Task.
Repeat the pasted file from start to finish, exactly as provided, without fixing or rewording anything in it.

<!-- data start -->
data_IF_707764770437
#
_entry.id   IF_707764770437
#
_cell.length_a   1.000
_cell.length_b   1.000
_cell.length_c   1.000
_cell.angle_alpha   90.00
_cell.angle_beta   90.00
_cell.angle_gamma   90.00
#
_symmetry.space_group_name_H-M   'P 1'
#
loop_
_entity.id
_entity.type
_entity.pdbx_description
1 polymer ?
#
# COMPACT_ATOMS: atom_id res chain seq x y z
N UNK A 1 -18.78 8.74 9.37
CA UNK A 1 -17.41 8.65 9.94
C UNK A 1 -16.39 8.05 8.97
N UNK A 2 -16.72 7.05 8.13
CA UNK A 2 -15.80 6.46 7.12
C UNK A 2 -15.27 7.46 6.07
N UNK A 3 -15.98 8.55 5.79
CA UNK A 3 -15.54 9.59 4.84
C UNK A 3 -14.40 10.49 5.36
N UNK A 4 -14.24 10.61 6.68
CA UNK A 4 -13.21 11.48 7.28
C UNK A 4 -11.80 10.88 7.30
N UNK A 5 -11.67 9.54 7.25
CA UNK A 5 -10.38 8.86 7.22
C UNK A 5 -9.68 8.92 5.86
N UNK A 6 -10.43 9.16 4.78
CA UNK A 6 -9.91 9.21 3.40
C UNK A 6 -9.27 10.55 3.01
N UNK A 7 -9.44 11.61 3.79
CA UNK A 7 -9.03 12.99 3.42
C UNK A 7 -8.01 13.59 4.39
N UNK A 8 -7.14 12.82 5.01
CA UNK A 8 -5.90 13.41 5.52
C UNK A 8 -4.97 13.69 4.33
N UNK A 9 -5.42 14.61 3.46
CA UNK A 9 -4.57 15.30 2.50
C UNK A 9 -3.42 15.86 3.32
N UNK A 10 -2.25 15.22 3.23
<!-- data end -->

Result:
data_IF_707764770437
#
_entry.id   IF_707764770437
#
_cell.length_a   1.000
_cell.length_b   1.000
_cell.length_c   1.000
_cell.angle_alpha   90.00
_cell.angle_beta   90.00
_cell.angle_gamma   90.00
#
_symmetry.space_group_name_H-M   'P 1'
#
loop_
_entity.id
_entity.type
_entity.pdbx_description
1 polymer ?
#
# COMPACT_ATOMS: atom_id res chain seq x y z
N UNK A 1 -18.78 8.74 9.37
CA UNK A 1 -17.41 8.65 9.94
C UNK A 1 -16.39 8.05 8.97
N UNK A 2 -16.72 7.05 8.13
CA UNK A 2 -15.80 6.46 7.12
C UNK A 2 -15.27 7.46 6.07
N UNK A 3 -15.98 8.55 5.79
CA UNK A 3 -15.54 9.59 4.84
C UNK A 3 -14.40 10.49 5.36
N UNK A 4 -14.24 10.61 6.68
CA UNK A 4 -13.21 11.48 7.28
C UNK A 4 -11.80 10.88 7.30
N UNK A 5 -11.67 9.54 7.25
CA UNK A 5 -10.38 8.86 7.22
C UNK A 5 -9.68 8.92 5.86
N UNK A 6 -10.43 9.16 4.78
CA UNK A 6 -9.91 9.21 3.40
C UNK A 6 -9.27 10.55 3.01
N UNK A 7 -9.44 11.61 3.79
CA UNK A 7 -9.03 12.99 3.42
C UNK A 7 -8.01 13.59 4.39
N UNK A 8 -7.14 12.82 5.01
CA UNK A 8 -5.90 13.41 5.52
C UNK A 8 -4.97 13.69 4.33
N UNK A 9 -5.42 14.61 3.46
CA UNK A 9 -4.57 15.30 2.50
C UNK A 9 -3.42 15.86 3.32
N UNK A 10 -2.25 15.22 3.23